the same, and they search for certain information in particular places. If these structural expectations arecontinually violated, readers are forced to divert energy from understanding the content of a passage tounraveling its structure. As the complexity of the context increases moderately, the possibility ofmisinterpretation or noninterpretation increases dramatically.We present here some results of applying this methodology to research reports in the scientific literature.We have taken several passages from research articles (either published or accepted for publication) andhave suggested ways of rewriting them by applying principles derived from the study of readerexpectations. We have not sought to transform the passages into "plain English" for the use of thegeneral public; we have neither decreased the jargon nor diluted the science. We have striven not forsimplification but for clarification.Reader Expectations for the Structure of ProseHere is our first example of scientific prose, in its original form: The smallest of the URF’s (URFA6L), a 207-nucleotide (nt) reading frame overlapping out of phase the NH2-terminal portion of the adenosinetriphosphatase (ATPase) subunit 6 gene has been identified as the animal equivalent of the recently discovered yeast H+-ATPase subunit 8 gene. The functional significance of the other URF’s has been, on the contrary, elusive. Recently, however, immunoprecipitation experiments with antibodies to purified, rotenone-sensitive NADH-ubiquinone oxido-reductase [hereafter referred to as respiratory chain NADH dehydrogenase or complex I] from bovine heart, as well as enzyme fractionation studies, have indicated that six human URF’s (that is, URF1, URF2, URF3, URF4, URF4L, and URF5, hereafter referred to as ND1, ND2, ND3, ND4, ND4L, and ND5) encode subunits of complex I. This is a large complex that also contains many subunits synthesized in the cytoplasm.*[*The full paragraph includes one more sentence: "Support for such functional identification of the URF products has comefrom the finding that the purified rotenone-sensitive NADH dehydrogenase from Neurospora crassa contains severalsubunits synthesized within the mitochondria, and from the observation that the stopper mutant of Neurospora crassa, whosemtDNA lacks two genes homologous to URF2 and URF3, has no functional complex I." We have omitted this sentence bothbecause the passage is long enough as is and because it raises no additional structural issues.]Ask any ten people why this paragraph is hard to read, and nine are sure to mention the technicalvocabulary; several will also suggest that it requires specialized background knowledge. Those problemsturn out to be only a small part of the difficulty. Here is the passage again, with the difficult wordstemporarily lifted: The smallest of the URF’s, and [A], has been identified as a [B] subunit 8 gene. The functional significance of the other URF’s has been, on the contrary, elusive. Recently, however, [C] experiments, as well as [D] studies, have indicated that six human URF’s [1-6] encode subunits of Complex I. This is a large complex that also contains many subunits synthesized in the cytoplasm.It may now be easier to survive the journey through the prose, but the passage is still difficult. Anynumber of questions present themselves: What has the first sentence of the passage to do with the lastsentence? Does the third sentence contradict what we have been told in the second sentence? Is thefunctional significance of URF’s still "elusive"? Will this passage lead us to further discussion about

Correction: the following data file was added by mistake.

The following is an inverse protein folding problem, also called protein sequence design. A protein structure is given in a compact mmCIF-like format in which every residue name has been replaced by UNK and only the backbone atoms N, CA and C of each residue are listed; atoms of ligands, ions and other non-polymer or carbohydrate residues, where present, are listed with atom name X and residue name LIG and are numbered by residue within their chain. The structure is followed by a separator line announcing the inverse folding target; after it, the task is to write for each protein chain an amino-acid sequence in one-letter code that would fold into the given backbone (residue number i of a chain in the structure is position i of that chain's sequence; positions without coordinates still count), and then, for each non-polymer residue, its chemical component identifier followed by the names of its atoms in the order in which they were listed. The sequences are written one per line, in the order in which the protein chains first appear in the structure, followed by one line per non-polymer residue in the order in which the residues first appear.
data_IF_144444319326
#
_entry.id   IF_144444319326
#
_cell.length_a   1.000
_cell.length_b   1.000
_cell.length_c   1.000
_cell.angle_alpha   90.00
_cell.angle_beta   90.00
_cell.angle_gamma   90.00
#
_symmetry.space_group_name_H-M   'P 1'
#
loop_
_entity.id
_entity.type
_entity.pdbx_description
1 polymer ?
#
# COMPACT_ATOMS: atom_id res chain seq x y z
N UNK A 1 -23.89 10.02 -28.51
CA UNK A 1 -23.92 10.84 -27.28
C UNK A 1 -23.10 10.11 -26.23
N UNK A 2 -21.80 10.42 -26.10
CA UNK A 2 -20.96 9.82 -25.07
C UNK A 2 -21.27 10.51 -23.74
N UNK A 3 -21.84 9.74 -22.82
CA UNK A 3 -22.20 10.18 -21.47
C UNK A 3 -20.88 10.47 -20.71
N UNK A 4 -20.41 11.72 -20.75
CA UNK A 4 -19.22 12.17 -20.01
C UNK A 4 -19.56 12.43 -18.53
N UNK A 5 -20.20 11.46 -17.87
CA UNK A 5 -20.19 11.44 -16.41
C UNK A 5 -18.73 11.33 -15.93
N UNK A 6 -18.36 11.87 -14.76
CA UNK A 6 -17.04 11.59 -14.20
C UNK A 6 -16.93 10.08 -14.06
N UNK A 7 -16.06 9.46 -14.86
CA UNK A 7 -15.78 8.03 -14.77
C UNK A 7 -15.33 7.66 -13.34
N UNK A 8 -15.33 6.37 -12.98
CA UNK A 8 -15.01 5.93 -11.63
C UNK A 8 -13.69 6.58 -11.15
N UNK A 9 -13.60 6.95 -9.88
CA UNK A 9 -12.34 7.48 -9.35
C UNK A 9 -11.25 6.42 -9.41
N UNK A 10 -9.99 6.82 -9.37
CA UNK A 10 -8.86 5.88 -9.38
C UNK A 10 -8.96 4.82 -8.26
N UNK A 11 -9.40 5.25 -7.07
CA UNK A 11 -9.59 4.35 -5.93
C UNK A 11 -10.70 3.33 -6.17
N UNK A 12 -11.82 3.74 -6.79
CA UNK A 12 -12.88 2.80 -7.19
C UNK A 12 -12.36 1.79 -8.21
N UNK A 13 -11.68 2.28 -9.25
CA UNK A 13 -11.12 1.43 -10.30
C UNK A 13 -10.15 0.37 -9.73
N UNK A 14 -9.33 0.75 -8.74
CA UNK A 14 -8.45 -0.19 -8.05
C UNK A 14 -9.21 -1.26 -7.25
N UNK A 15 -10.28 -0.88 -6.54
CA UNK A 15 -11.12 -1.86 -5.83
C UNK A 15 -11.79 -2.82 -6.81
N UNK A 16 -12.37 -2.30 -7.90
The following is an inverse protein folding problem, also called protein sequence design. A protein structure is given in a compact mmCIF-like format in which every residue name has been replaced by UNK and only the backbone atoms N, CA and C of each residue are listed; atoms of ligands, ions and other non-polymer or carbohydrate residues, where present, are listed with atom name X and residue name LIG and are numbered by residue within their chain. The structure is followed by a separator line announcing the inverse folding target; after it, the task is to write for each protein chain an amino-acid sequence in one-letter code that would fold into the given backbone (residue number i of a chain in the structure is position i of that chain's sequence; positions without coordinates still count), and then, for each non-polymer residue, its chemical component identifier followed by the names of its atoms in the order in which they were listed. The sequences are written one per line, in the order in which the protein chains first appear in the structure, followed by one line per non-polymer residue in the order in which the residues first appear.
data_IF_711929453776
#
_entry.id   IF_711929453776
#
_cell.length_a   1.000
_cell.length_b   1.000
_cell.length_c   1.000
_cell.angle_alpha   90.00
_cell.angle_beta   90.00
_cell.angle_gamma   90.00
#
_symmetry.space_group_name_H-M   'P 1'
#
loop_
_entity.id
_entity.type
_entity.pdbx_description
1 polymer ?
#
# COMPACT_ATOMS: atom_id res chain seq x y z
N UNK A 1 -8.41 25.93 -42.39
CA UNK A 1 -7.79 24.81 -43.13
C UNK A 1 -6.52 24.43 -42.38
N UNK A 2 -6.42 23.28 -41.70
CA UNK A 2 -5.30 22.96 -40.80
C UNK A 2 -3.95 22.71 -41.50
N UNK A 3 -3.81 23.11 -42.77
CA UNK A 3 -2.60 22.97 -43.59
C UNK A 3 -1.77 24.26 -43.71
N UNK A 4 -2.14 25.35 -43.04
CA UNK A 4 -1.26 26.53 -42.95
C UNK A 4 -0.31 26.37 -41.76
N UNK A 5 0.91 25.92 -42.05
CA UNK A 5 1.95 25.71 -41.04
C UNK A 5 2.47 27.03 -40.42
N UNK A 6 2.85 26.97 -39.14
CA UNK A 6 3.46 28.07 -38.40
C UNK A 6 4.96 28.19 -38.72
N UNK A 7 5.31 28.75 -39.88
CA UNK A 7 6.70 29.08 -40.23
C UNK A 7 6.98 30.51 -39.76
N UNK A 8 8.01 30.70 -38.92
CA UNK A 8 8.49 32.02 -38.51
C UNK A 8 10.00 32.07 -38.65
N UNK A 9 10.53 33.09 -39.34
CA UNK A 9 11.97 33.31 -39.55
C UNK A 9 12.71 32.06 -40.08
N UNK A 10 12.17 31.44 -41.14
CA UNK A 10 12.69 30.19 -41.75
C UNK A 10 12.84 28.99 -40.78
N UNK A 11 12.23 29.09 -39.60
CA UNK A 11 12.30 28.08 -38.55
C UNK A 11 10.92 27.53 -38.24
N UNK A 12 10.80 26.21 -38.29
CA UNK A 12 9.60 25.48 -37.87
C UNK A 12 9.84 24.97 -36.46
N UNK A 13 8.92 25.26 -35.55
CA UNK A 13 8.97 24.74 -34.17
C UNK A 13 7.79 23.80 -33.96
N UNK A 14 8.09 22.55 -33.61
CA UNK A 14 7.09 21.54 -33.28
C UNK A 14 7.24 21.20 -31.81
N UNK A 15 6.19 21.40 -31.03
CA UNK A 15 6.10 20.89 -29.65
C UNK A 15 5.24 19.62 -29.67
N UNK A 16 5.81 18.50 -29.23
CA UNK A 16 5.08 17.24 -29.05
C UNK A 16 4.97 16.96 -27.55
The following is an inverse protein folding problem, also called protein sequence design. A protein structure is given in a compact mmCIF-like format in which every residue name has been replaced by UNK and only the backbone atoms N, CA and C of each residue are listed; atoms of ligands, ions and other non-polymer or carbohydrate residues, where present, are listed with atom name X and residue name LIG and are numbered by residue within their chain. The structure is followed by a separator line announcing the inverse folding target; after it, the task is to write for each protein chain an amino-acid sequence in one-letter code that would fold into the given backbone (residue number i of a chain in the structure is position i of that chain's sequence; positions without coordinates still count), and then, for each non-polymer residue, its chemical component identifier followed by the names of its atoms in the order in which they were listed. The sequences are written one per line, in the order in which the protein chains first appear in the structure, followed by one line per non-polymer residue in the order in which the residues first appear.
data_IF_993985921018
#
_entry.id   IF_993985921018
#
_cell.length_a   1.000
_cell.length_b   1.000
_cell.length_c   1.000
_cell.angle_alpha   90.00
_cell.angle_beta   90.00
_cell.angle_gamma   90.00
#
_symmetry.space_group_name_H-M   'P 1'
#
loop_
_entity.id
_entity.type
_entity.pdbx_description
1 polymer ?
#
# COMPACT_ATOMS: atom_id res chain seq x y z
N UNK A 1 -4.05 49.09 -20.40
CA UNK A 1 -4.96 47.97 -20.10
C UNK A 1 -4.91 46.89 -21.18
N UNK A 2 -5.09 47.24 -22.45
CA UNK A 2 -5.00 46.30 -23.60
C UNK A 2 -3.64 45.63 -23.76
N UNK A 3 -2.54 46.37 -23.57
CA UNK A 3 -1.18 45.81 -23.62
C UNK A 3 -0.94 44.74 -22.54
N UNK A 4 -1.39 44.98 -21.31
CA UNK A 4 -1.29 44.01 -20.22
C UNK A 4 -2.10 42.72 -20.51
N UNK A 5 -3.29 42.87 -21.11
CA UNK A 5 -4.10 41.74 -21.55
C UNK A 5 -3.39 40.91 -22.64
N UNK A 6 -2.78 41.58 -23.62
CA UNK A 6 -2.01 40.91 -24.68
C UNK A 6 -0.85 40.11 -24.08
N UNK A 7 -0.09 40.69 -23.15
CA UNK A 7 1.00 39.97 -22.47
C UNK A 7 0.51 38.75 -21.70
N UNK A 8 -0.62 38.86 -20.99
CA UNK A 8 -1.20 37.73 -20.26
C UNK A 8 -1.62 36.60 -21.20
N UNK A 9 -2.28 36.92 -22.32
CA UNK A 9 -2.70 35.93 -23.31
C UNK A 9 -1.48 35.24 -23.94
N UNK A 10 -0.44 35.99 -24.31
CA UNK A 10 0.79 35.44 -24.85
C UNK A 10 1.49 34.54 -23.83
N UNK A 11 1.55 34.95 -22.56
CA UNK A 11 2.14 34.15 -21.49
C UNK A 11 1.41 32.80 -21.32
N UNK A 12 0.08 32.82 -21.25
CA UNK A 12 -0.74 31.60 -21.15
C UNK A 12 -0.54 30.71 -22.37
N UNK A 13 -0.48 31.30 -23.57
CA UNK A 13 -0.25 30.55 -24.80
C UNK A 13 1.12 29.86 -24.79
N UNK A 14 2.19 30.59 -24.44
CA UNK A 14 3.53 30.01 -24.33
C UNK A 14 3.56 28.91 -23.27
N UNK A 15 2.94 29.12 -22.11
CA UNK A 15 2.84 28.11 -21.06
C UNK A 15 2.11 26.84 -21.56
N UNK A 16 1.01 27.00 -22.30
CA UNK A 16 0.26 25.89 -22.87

URF’s, or about Complex I, or both?Information is interpreted more easily and moreuniformly if it is placed where most readers expectto find it.Knowing a little about the subject matter does not clear up all the confusion. The intended audience ofthis passage would probably possess at least two items of essential technical information: first, "URF"stands for "Uninterrupted Reading Frame," which describes a segment of DNA organized in such a waythat it could encode a protein, although no such protein product has yet been identified; second, bothAPTase and NADH oxido-reductase are enzyme complexes central to energy metabolism. Although thisinformation may provide some sense of comfort, it does little to answer the interpretive questions thatneed answering. It seems the reader is hindered by more than just the scientific jargon.To get at the problem, we need to articulate something about how readers go about reading. We proceedto the first of several reader expectations.Subject-Verb SeparationLook again at the first sentence of the passage cited above. It is relatively long, 42 words; but that turnsout not to be the main cause of its burdensome complexity. Long sentences need not be difficult to read;they are only difficult to write. We have seen sentences of over 100 words that flow easily andpersuasively toward their clearly demarcated destination. Those well-wrought serpents all hadsomething in common: Their structure presented information to readers in the order the readers neededand expected it.Beginning with the exciting material and endingwith a lack of luster often leaves us disappointedand destroys our sense of momentum.The first sentence of our example passage does just the opposite: it burdens and obstructs the reader,because of an all-too-common structural defect. Note that the grammatical subject ("the smallest") isseparated from its verb ("has been identified") by 23 words, more than half the sentence. Readers expecta grammatical subject to be followed immediately by the verb. Anything of length that intervenesbetween subject and verb is read as an interruption, and therefore as something of lesser importance.